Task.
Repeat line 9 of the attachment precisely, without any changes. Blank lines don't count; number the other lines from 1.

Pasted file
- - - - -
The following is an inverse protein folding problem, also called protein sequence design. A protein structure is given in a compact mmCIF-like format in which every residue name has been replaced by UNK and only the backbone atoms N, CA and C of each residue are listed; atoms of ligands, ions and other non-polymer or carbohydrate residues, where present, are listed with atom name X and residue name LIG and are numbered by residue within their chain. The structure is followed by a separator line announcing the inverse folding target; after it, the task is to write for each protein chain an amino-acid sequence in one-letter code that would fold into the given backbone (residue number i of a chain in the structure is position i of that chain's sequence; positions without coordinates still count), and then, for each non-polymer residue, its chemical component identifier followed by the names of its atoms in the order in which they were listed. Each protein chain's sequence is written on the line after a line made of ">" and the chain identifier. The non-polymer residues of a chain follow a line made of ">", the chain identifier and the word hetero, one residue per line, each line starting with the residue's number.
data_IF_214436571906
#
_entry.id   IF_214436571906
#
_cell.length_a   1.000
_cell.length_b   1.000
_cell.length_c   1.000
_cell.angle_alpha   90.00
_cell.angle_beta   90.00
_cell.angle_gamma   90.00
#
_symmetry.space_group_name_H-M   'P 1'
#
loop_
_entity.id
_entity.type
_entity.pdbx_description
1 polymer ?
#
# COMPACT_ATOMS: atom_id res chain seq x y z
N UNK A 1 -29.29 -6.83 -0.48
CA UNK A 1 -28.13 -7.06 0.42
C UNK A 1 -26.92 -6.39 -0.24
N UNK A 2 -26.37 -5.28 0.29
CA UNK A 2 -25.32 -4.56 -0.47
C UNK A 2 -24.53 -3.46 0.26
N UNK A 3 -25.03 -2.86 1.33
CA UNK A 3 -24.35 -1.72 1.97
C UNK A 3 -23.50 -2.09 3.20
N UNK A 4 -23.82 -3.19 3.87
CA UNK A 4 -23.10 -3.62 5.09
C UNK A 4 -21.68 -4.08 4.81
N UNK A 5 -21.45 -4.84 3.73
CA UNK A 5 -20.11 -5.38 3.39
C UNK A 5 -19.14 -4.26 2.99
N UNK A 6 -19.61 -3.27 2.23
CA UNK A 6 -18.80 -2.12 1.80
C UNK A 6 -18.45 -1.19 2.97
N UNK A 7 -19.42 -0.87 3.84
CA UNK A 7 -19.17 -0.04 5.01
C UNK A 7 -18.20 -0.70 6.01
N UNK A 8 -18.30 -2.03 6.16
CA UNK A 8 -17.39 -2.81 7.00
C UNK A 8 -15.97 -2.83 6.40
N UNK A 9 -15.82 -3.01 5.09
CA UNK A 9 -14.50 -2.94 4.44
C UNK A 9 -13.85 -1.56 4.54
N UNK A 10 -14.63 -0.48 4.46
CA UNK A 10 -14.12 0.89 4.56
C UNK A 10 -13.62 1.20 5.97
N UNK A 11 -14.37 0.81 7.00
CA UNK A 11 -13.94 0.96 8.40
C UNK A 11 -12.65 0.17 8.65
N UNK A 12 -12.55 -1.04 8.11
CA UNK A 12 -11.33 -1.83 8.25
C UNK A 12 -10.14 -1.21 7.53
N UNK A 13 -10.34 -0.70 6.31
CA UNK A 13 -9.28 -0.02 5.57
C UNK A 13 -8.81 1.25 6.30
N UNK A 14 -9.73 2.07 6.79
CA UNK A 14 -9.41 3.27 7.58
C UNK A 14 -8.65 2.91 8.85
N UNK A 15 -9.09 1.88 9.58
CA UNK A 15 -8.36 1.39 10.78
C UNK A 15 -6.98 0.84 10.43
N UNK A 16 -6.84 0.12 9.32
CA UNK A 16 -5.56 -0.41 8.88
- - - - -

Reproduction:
_cell.angle_alpha   90.00